HST OBSERVATIONS OF THE PULSATING STAR BETELGEUSE
Cambridge, MA--To the casual observer, stars appear as mere points of light in the night sky, but
thanks to new pictures and spectra of the star Betelgeuse's surface taken by the Hubble Space
Telescope (HST), astronomers are now learning what violent and fascinating objects stars can be.
These new HST images of the stellar behemoth Betelgeuse not only challenge standard stellar
models, but a surprising bright structure found in Betelgeuse's atmosphere may affect how
scientists understand the evolution of stars and the material surrounding them.
Andrea Dupree and Han Uitenbroek of the Harvard-Smithsonian Center for Astrophysics (CfA)
in Cambridge, MA, USA, and Ronald Gilliland of the Space Telescope Science Institute in
Baltimore, MD, USA, announced their results today at the General Assembly of the International
Astronomical Union in Kyoto, Japan.
The HST images suggest that a totally new physical phenomenon may be affecting the
atmospheres of some stars, according to the researchers. "What we see on Betelgeuse is
completely different from what occurs on the surface of the Sun," said Dupree, a senior scientist
at the CfA. "Instead of lots of little sunspots, we find an enormous bright area more than 200 K
degrees hotter than the surrounding surface of the star." The team saw such hot spots when they
observed Betelgeuse both in March 1995 and October 1996.
In addition, ultraviolet spectra reveal that the atmosphere is expanding, the star is rotating, and
its axis of rotation can be identified. The bright hot spots appear to occur near the pole of
Betelgeuse. Earlier observations of Betelgeuse by Dupree and colleagues using the International
Ultraviolet Explorer satellite revealed that the star has a 420-day period, during which it oscillates,
or "rings" like a bell. The oscillations might cause shocks in the atmosphere that break through
the surface near the rotation pole of Betelgeuse causing the bright spots in the chromosphere.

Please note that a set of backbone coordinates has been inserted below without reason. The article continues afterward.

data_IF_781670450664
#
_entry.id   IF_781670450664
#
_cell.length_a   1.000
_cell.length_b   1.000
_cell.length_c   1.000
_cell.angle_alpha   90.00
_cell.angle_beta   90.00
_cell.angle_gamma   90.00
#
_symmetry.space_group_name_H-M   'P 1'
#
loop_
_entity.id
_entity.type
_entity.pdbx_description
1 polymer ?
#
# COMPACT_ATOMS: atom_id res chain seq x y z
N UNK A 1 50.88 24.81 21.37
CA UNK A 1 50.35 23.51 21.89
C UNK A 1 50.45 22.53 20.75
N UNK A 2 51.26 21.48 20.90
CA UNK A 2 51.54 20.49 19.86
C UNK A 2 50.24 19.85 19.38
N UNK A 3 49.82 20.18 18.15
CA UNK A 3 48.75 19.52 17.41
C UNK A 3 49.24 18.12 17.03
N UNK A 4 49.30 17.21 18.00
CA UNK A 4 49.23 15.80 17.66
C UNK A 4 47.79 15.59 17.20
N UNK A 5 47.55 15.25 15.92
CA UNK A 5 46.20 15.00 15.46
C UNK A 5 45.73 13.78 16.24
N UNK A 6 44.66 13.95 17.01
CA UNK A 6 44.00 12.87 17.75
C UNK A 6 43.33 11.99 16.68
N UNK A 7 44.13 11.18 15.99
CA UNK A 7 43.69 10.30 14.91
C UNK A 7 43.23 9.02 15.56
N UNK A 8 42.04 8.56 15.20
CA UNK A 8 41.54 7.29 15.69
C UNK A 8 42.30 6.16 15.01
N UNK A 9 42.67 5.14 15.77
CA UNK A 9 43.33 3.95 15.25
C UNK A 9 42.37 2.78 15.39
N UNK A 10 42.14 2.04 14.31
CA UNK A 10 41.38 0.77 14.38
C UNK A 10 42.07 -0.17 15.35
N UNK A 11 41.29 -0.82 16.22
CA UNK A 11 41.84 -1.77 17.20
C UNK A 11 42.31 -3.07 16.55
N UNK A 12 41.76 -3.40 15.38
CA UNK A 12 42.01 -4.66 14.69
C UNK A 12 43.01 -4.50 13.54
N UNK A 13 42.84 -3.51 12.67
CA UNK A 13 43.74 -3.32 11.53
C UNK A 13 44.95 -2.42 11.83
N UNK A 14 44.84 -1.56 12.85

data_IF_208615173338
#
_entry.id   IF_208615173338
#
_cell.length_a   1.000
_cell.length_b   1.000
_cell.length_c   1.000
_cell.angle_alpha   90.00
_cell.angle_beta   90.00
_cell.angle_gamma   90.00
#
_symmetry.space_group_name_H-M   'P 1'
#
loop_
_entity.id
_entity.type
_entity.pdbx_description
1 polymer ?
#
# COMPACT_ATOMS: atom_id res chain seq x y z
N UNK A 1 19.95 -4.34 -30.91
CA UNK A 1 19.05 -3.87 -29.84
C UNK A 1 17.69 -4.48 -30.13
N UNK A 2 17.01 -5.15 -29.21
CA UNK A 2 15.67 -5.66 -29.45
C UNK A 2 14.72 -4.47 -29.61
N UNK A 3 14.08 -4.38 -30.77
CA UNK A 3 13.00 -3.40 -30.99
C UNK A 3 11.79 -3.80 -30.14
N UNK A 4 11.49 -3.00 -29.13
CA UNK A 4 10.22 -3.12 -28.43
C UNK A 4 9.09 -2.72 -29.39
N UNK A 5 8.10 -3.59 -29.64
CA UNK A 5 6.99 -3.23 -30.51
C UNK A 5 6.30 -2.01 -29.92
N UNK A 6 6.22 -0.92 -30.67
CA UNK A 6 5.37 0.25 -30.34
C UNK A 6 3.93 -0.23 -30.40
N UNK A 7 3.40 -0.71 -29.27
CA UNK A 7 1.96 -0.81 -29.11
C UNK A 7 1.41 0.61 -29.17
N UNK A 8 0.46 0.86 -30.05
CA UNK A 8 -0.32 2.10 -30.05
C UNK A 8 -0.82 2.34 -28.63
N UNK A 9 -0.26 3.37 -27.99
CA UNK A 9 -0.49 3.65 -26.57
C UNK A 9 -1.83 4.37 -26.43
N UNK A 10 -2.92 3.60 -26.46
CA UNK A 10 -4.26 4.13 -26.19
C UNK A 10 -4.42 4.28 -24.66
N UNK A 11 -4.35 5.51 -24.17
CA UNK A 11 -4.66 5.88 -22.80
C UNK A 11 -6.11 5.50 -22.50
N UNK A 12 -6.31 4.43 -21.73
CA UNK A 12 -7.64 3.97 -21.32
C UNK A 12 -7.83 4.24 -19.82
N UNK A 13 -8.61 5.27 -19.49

A red supergiant star, Betelgeuse has long been a favorite target for star-imaging studies from the
ground because it is so large, and hints of surface structure were noted earlier.
Additional measurements by Dupree and her colleagues revealed that Betelgeuse's extended
atmosphere is about two times larger in the ultraviolet bands than in visible wavelengths. "This
star is like a big, puffy cloud--ten million times less dense than our Sun, but nearly a thousand
times its diameter," said Dupree.
Indeed, Betelgeuse is so big that, if it replaced the Sun at the center of our Solar System, its outer
atmosphere would extend almost to the orbit of Jupiter. Its diameter, based on the new distances
recently reported by the European Space Agency satellite HIPPARCOS, is about 1500 times the
diameter of our Sun. Betelgeuse is the seventh brightest star visible in the northern hemisphere
and marks the shoulder of Orion, a constellation now visible in the night sky. Betelgeuse always
appears reddish, which indicates that it is a relatively cool star. Located about 425 light-years
away, the starlight we now see from Betelgeuse left its surface around 1572.
This work is supported by the United States National Aeronautics and Space Administration
through the Space Telescope Science Institute and the Smithsonian Astrophysical Observatory.
For more information, contact:
Andrea Dupree, (617) 495-7489, firstname.lastname@example.org
Megan Watzke, (617) 495-7463, email@example.com